We continue to marvel at the nostalgia some -- such as certain members of the Texas State Board of Education -- seem to have for the Confederacy of the American Civil War. This is 2010, after all. Isn't it about time to let go of the misguided notion of the "Lost Cause"? This nostalgia, after all, is the product of a political perspective that sees southern history in some glorified way that grossly distorts reality. For example, in new social studies curriculum standards adopted in May, the Texas state board deliberately downplayed the central role that slavery played in causing the Civil War. The new standards also require students to study the ideas in Confederate President Jefferson Davis' inaugural address. That address is full of excuses for southern secession but includes not one word about slavery despite the abundance of historical evidence showing that the bitter divide over slavery led to secession and war. State board member David Bradley, R-Beaumont Buna, even won approval for a standard requiring that Texas history students learn about the state's Confederate war heroes and Civil War battles. Now we see the conservative magazine Human Events is promoting what it bills as a "myth-busting" book -- The Politically Incorrect Guide to the Civil War. According to the magazine, the book offers "a rousing guide to the great war that shaped America -- and to the spirit of the Old South that we need so much today." Read More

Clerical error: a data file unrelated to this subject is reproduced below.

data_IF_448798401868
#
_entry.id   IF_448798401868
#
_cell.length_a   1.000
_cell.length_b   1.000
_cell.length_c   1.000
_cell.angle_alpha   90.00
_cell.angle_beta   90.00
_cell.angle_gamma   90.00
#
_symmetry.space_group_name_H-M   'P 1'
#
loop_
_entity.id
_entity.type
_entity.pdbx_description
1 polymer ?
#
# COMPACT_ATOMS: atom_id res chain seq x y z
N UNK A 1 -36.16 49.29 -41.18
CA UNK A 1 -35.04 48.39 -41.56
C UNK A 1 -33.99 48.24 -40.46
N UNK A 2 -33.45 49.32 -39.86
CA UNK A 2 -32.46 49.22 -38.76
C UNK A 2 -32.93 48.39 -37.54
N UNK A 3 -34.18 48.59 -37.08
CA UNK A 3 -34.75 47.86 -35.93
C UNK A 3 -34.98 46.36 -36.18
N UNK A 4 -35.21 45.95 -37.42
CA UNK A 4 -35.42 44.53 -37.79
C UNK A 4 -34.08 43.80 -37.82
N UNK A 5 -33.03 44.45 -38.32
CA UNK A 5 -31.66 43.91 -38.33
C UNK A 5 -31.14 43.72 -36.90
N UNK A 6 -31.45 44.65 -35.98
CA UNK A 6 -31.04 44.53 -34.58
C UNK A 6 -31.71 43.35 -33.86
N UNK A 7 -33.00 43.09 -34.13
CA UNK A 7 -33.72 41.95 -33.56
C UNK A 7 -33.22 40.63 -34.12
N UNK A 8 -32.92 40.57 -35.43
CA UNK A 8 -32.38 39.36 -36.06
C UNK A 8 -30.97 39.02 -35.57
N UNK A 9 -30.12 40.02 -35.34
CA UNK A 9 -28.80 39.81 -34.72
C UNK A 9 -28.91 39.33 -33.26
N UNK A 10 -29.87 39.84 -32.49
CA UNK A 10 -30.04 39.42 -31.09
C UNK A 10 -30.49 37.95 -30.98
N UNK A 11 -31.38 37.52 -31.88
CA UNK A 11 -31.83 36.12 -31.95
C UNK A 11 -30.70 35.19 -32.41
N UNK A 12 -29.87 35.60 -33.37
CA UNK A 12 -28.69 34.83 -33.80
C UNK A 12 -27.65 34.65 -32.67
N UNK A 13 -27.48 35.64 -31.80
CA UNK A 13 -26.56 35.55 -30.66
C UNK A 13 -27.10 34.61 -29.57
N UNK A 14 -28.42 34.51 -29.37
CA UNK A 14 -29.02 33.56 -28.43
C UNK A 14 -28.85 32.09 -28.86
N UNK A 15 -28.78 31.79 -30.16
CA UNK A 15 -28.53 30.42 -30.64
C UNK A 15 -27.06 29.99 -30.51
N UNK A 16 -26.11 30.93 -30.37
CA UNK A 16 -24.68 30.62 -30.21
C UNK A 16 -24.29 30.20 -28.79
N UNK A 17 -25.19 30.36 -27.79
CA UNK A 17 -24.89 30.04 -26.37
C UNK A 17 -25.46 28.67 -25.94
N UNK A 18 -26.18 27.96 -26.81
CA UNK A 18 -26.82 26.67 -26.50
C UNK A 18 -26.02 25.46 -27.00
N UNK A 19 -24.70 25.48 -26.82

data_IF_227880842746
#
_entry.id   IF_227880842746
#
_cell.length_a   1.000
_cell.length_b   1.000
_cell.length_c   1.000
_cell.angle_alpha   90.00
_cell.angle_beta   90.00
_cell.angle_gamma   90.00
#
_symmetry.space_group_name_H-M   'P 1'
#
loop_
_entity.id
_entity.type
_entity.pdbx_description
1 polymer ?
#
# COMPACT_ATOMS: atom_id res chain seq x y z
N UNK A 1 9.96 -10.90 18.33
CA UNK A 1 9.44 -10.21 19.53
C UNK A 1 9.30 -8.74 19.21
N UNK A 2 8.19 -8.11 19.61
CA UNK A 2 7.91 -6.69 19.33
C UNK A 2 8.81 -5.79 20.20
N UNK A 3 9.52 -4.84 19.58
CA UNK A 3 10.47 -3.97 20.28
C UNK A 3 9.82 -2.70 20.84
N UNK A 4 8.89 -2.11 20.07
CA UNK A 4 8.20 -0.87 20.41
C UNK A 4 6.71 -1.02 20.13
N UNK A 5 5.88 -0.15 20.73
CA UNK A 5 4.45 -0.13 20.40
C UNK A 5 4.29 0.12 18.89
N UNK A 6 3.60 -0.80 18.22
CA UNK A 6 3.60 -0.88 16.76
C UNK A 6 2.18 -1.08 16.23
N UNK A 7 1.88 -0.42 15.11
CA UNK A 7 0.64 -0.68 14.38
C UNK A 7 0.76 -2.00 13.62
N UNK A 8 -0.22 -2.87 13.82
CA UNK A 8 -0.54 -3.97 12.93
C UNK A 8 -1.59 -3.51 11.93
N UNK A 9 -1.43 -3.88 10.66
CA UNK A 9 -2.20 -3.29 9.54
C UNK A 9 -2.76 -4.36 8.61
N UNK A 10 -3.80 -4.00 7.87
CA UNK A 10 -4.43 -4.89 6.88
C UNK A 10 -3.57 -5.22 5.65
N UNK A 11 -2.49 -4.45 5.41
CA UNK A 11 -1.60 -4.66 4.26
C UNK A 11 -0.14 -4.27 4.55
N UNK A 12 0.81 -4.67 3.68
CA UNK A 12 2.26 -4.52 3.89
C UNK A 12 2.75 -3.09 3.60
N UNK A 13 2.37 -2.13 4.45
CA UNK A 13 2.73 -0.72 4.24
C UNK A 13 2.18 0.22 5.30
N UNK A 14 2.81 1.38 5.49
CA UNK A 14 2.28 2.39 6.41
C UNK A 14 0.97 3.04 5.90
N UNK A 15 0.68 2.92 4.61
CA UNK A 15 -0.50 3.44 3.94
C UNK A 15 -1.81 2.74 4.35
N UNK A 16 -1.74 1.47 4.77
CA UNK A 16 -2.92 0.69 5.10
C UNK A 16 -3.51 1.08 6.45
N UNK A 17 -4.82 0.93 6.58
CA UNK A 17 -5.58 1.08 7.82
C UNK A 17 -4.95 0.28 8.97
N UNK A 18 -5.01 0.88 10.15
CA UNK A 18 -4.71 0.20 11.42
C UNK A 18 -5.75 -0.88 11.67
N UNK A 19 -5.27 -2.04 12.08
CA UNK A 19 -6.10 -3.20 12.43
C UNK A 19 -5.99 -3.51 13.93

One of the more interesting -- if not enlightening -- debates about social studies curriculum standards at the May State Board of Education meeting in Austin focused on the avowed importance of including a study of Confederate President Jefferson Davis’ inaugural address alongside the first and second inaugural addresses and the Gettysburg Address of Abraham Lincoln. Eventually the board's far-right faction succeeded in adding the Davis address. We count on Texas classroom teachers to provide their students with a candid and complete insight into the basic beliefs of the leaders of the Confederacy. With slavery downgraded by the board from its status as the primary cause of the Civil War (with slavery now listed behind sectionalism and states' rights elsewhere in the new standards), this insight is particularly important. Davis' inaugural address, after all, doesn't even mention the word "slavery." Excerpts from several other documents, however, go a long way in telling the real story. Read More